Nobuko Yamasaki

Assistant Professor of Japanese
B.A. Tokyo University of Foreign Studies
M.A. Cornell University
Ph.D. in Comparative Literature, University of Washington
Williams Hall 484

Interests: 

Literature, Art, Film, Gender & Sexuality, Comparative Literature, Literary Theory, History of Thought

Nobuko Ishitate-Okunomiya Yamasaki is Assistant Professor of Japanese. Dr.Yamasaki's research and teaching focus on literature, literary theories, film, art, and gender and sexuality studies. Her book, Prostitutes, Hostesses, and Actresses at the Edge of the Japanese Empire: Fragmenting History (2021), examines women’s bodies as battlefields, where asymmetrical power dynamics meet, compete and complicate one another, producing narratives to be challenged, fragmented, and re-articulated from within. It explores the fates of women who did not or could not buy into the Japanese imperial ideology of "good wives, wise mothers" (ryōsai kenbo) in support of male empire-building. While in the graduate school of Tokyo University of Foreign Studies, she first came to the United States as an exchange student at Cornell University, where she earned an MA in Asian Studies. She then moved to Seattle. She received a Ph.D. in Comparative Literature from the University of Washington. Before coming to Lehigh, she taught Japanese language and literature, comparative literature, and women’s studies at the University of Washington and Kenyon College. She is now working on her second book (edited volume), Passing, Posing, Persuasionwith members of Zainichi Consortium. The book is now under contract with the University of Hawaii Press. She is one of the founding members who formed the Consortium, and its inaugural conference took place here at Lehigh University in 2017. Dr. Yamasaki publishes in both English and Japanese.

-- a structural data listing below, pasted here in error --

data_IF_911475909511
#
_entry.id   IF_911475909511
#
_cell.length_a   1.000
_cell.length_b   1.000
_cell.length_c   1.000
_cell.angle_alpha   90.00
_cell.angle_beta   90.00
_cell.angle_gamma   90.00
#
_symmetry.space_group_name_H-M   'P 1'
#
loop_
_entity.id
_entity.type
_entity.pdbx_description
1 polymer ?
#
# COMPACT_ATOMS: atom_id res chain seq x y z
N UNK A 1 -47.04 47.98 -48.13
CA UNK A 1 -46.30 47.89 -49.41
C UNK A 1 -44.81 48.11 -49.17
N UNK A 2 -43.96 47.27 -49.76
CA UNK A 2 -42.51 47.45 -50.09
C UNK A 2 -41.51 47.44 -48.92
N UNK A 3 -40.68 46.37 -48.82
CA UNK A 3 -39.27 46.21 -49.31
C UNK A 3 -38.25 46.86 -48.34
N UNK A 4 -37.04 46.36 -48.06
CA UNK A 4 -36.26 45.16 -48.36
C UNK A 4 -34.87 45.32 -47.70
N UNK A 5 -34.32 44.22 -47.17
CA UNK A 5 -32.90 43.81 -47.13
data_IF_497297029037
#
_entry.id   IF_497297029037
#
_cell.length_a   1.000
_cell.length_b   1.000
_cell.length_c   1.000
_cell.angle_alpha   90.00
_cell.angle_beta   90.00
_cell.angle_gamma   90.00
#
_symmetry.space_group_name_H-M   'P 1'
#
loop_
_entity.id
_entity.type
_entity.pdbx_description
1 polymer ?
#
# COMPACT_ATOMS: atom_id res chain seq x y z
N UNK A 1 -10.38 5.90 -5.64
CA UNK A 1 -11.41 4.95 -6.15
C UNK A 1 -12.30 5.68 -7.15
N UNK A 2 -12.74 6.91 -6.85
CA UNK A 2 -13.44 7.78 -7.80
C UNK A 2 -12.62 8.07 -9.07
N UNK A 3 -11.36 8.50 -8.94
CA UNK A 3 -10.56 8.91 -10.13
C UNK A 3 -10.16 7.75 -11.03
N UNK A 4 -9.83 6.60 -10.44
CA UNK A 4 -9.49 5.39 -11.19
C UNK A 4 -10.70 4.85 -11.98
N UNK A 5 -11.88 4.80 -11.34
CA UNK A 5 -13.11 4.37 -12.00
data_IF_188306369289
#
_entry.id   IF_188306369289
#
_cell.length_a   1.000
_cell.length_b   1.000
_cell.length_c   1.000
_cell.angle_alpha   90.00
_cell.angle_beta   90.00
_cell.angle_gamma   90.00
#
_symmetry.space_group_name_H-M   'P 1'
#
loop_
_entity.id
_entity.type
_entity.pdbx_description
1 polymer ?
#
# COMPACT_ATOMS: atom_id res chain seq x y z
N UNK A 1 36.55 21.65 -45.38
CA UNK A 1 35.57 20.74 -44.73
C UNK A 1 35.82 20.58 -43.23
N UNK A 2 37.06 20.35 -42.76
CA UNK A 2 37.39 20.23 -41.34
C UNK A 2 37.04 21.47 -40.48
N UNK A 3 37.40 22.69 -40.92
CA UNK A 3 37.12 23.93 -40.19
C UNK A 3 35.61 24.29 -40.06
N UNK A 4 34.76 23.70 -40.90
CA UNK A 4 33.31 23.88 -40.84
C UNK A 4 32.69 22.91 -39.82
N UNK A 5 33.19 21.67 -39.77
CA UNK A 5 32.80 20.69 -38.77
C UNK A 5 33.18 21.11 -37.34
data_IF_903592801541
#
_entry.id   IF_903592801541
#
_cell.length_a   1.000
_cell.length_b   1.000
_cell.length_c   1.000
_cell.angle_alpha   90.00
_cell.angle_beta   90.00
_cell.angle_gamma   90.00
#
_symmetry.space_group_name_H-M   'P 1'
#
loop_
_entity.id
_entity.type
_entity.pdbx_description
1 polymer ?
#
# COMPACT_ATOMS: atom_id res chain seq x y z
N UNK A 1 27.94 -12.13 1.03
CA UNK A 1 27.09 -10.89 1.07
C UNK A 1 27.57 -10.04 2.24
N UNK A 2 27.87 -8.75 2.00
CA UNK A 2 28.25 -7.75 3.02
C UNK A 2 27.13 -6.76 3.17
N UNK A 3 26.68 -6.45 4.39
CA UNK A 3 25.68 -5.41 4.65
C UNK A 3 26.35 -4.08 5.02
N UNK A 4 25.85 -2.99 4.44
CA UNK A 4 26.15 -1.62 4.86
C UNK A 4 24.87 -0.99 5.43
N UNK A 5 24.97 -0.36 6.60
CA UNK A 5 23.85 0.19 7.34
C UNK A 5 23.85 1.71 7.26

Selected Recent Publications

Books:

  • Passing, Posing, Persuasion (under contract with the University of Hawaii Press).  

 

Articles:

Translations:      

  • • Mishima Yukio, "Dreams of Perfection" (under review). 
  • • Mishima Yukio, "A Long Journey of 17 Minutes" (under review). 
  • • Edward Mack. "Josetsu” (Introduction). Trans. Nobuko Yamasaki. Nihongo tokuhon, 28 vols. (Tokyo: Bunsei Shoin, 2012): 14-21.